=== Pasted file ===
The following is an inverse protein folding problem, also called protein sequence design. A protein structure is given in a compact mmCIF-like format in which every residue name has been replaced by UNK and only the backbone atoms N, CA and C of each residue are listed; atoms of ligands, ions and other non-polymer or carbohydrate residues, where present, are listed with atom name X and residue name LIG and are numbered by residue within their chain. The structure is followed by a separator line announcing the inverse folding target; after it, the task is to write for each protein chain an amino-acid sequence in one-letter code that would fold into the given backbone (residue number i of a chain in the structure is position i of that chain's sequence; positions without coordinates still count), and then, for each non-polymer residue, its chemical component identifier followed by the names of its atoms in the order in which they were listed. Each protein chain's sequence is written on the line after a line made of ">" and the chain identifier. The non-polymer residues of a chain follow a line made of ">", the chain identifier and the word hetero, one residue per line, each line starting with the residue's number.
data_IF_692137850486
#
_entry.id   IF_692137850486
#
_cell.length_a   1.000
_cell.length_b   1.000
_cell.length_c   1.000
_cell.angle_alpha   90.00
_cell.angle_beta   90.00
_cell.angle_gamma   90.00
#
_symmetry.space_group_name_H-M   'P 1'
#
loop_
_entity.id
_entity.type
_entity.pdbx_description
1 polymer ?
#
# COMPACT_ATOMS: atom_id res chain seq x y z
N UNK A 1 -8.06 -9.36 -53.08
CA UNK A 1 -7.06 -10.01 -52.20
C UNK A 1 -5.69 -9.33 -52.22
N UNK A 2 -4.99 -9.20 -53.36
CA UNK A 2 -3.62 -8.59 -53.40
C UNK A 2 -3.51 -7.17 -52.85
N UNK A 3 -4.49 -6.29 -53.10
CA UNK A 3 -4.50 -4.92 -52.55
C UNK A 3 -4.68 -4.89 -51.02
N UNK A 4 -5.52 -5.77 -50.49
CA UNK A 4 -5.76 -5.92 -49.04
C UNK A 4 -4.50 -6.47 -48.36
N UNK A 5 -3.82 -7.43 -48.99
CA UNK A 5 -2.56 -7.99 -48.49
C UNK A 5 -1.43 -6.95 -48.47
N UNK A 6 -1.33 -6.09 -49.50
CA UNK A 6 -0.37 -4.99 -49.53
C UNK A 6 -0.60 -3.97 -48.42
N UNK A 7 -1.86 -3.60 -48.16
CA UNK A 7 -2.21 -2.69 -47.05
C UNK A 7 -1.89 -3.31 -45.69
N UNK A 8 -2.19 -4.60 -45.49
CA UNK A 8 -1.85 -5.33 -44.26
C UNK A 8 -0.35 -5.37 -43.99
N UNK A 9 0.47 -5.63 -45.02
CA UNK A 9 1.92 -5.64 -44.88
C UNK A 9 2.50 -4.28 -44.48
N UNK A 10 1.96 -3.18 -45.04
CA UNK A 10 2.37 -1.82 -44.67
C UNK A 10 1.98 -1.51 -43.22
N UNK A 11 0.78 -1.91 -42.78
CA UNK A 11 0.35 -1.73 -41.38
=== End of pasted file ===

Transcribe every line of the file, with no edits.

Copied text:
The following is an inverse protein folding problem, also called protein sequence design. A protein structure is given in a compact mmCIF-like format in which every residue name has been replaced by UNK and only the backbone atoms N, CA and C of each residue are listed; atoms of ligands, ions and other non-polymer or carbohydrate residues, where present, are listed with atom name X and residue name LIG and are numbered by residue within their chain. The structure is followed by a separator line announcing the inverse folding target; after it, the task is to write for each protein chain an amino-acid sequence in one-letter code that would fold into the given backbone (residue number i of a chain in the structure is position i of that chain's sequence; positions without coordinates still count), and then, for each non-polymer residue, its chemical component identifier followed by the names of its atoms in the order in which they were listed. Each protein chain's sequence is written on the line after a line made of ">" and the chain identifier. The non-polymer residues of a chain follow a line made of ">", the chain identifier and the word hetero, one residue per line, each line starting with the residue's number.
data_IF_692137850486
#
_entry.id   IF_692137850486
#
_cell.length_a   1.000
_cell.length_b   1.000
_cell.length_c   1.000
_cell.angle_alpha   90.00
_cell.angle_beta   90.00
_cell.angle_gamma   90.00
#
_symmetry.space_group_name_H-M   'P 1'
#
loop_
_entity.id
_entity.type
_entity.pdbx_description
1 polymer ?
#
# COMPACT_ATOMS: atom_id res chain seq x y z
N UNK A 1 -8.06 -9.36 -53.08
CA UNK A 1 -7.06 -10.01 -52.20
C UNK A 1 -5.69 -9.33 -52.22
N UNK A 2 -4.99 -9.20 -53.36
CA UNK A 2 -3.62 -8.59 -53.40
C UNK A 2 -3.51 -7.17 -52.85
N UNK A 3 -4.49 -6.29 -53.10
CA UNK A 3 -4.50 -4.92 -52.55
C UNK A 3 -4.68 -4.89 -51.02
N UNK A 4 -5.52 -5.77 -50.49
CA UNK A 4 -5.76 -5.92 -49.04
C UNK A 4 -4.50 -6.47 -48.36
N UNK A 5 -3.82 -7.43 -48.99
CA UNK A 5 -2.56 -7.99 -48.49
C UNK A 5 -1.43 -6.95 -48.47
N UNK A 6 -1.33 -6.09 -49.50
CA UNK A 6 -0.37 -4.99 -49.53
C UNK A 6 -0.60 -3.97 -48.42
N UNK A 7 -1.86 -3.60 -48.16
CA UNK A 7 -2.21 -2.69 -47.05
C UNK A 7 -1.89 -3.31 -45.69
N UNK A 8 -2.19 -4.60 -45.49
CA UNK A 8 -1.85 -5.33 -44.26
C UNK A 8 -0.35 -5.37 -43.99
N UNK A 9 0.47 -5.63 -45.02
CA UNK A 9 1.92 -5.64 -44.88
C UNK A 9 2.50 -4.28 -44.48
N UNK A 10 1.96 -3.18 -45.04
CA UNK A 10 2.37 -1.82 -44.67
C UNK A 10 1.98 -1.51 -43.22
N UNK A 11 0.78 -1.91 -42.78
CA UNK A 11 0.35 -1.73 -41.38